According to a Pew Research study, 62 percent of millennials feel "their generation has a unique and distinctive identity" compared to other generations. If this isn't the most obvious thing you've read all day, raise your hand. While this claim — that millennials see themselves as even more anti-establishment then their anti-establishment parents — isn't groundbreaking, what is interesting is examining the context behind the statement.
Millennials view themselves as distinct for a number of reasons including their reliance on technology, interest in music and pop culture, and their liberal and more tolerant attitude towards people. Yet what also makes them unique is their self confidence and openness to express themselves in various ways such as plastic surgery.
According to the American Academy of Facial Plastic and Reconstructive Surgery, "a whopping 64 percent of member facial plastic surgeons saw an increase in cosmetic surgery or injectable treatments in patients under age 30," in 2015.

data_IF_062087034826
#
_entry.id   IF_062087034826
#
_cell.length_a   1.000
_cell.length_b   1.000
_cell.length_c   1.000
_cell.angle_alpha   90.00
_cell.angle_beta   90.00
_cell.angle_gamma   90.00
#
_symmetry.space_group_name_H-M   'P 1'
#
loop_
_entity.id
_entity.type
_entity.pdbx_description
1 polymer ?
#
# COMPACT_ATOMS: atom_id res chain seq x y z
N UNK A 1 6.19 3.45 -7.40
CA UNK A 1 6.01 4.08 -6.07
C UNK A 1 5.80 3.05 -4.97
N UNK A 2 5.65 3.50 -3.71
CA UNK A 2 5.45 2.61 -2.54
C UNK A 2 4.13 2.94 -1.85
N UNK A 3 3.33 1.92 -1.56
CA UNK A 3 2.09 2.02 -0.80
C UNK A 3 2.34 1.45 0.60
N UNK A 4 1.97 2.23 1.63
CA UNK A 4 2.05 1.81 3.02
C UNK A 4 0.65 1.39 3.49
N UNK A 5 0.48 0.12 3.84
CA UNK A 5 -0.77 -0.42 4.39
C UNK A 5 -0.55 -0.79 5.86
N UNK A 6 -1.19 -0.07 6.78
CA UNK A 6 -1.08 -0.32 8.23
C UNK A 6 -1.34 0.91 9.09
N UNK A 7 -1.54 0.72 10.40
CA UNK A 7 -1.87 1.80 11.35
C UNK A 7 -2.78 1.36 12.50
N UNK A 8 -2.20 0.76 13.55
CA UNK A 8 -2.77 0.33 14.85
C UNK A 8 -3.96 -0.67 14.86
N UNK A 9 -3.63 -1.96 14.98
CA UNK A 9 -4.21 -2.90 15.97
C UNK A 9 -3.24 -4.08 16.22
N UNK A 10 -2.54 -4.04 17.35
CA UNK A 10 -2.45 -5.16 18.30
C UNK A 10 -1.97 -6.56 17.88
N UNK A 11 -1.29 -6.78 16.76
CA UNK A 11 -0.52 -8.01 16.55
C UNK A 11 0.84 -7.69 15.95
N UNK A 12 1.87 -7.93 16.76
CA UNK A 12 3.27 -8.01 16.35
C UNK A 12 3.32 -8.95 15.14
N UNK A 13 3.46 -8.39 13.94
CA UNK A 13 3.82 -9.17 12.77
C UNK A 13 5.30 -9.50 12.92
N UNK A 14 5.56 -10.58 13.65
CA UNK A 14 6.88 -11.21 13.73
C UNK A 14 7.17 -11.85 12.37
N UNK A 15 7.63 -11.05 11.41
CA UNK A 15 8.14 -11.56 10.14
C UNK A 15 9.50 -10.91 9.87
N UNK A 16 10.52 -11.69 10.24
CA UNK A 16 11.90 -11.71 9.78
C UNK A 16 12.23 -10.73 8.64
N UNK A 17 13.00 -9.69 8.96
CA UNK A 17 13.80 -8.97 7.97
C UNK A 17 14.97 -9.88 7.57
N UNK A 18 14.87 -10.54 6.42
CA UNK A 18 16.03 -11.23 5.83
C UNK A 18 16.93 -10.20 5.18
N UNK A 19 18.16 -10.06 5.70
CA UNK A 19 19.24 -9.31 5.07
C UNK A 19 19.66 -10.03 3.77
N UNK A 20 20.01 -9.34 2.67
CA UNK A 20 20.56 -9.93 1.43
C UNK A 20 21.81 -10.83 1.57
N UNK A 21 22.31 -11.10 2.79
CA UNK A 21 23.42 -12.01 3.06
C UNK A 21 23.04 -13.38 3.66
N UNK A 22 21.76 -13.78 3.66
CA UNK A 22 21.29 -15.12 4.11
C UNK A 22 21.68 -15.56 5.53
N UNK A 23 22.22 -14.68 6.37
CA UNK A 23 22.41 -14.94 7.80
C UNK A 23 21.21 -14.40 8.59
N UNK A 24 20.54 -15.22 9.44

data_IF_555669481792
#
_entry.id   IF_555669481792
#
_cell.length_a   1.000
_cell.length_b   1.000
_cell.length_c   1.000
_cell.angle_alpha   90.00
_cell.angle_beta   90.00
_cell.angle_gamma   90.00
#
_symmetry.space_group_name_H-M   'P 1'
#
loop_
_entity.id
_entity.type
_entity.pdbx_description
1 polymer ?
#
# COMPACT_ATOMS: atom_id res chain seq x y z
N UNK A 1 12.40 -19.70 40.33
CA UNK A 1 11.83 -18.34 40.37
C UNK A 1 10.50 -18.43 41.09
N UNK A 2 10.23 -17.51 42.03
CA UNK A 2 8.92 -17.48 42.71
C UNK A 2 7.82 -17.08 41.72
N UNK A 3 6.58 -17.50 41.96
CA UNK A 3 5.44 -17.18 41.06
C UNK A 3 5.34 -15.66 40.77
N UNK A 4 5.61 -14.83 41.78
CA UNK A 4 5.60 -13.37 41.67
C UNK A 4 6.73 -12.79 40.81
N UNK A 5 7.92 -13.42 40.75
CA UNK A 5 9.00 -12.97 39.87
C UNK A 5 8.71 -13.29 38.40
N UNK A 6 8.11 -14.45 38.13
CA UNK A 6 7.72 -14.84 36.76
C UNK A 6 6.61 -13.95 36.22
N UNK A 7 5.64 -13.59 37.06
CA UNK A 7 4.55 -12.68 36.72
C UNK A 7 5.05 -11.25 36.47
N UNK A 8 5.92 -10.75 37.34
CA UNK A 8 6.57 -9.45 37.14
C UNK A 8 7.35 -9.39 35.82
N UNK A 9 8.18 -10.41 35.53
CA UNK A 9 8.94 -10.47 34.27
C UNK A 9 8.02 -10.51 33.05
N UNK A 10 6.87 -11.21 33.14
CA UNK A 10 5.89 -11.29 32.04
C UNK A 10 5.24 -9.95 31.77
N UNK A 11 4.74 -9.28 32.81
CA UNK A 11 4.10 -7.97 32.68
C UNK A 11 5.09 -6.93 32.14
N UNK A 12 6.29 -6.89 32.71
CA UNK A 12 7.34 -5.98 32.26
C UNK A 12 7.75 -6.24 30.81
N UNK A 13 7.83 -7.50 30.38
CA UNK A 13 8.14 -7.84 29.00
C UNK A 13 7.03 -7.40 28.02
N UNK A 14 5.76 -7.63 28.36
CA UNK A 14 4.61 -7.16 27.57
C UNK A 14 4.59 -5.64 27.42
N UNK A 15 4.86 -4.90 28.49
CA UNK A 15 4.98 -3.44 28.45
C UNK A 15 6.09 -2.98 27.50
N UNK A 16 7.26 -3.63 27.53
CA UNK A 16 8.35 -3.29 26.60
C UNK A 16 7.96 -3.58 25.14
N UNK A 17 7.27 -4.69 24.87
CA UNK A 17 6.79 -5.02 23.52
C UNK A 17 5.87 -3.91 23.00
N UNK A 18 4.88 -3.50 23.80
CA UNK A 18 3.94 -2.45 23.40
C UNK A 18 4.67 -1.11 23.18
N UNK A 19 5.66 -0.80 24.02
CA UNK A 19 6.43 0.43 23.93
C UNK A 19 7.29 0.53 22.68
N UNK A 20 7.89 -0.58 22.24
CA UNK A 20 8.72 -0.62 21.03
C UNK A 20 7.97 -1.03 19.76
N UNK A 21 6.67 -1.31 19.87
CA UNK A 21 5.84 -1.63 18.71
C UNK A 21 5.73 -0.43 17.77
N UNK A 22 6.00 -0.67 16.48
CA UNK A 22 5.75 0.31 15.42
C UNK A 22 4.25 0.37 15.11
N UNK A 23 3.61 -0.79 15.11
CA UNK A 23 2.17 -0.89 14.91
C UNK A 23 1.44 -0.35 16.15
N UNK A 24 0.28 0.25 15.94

The AAFPRS believes the reason for this surge could be because of what they call the "Kardashian Effect" or "Selfie Mania." That is, millennials are enthralled by pop culture icons and are always trying to look their best for their own audiences. Call it inflated confidence, if you want, but the point is this: Millennials have an agenda that is unlike past generations, which involves looking great and letting others know about it.
There is, of course, nothing wrong with millennials' approach! Being comfortable expressing yourself is one of the best traits this new generation possesses and certainly one they likely picked up from their parents, who, as Baby Boomers, helped define self-expressiveness.
If you're thinking about having plastic surgery, consider scheduling a consultation with a dual board-certified facial plastic surgeon such as Dr. James Marotta of Marotta Plastic Surgery Specialists in New York.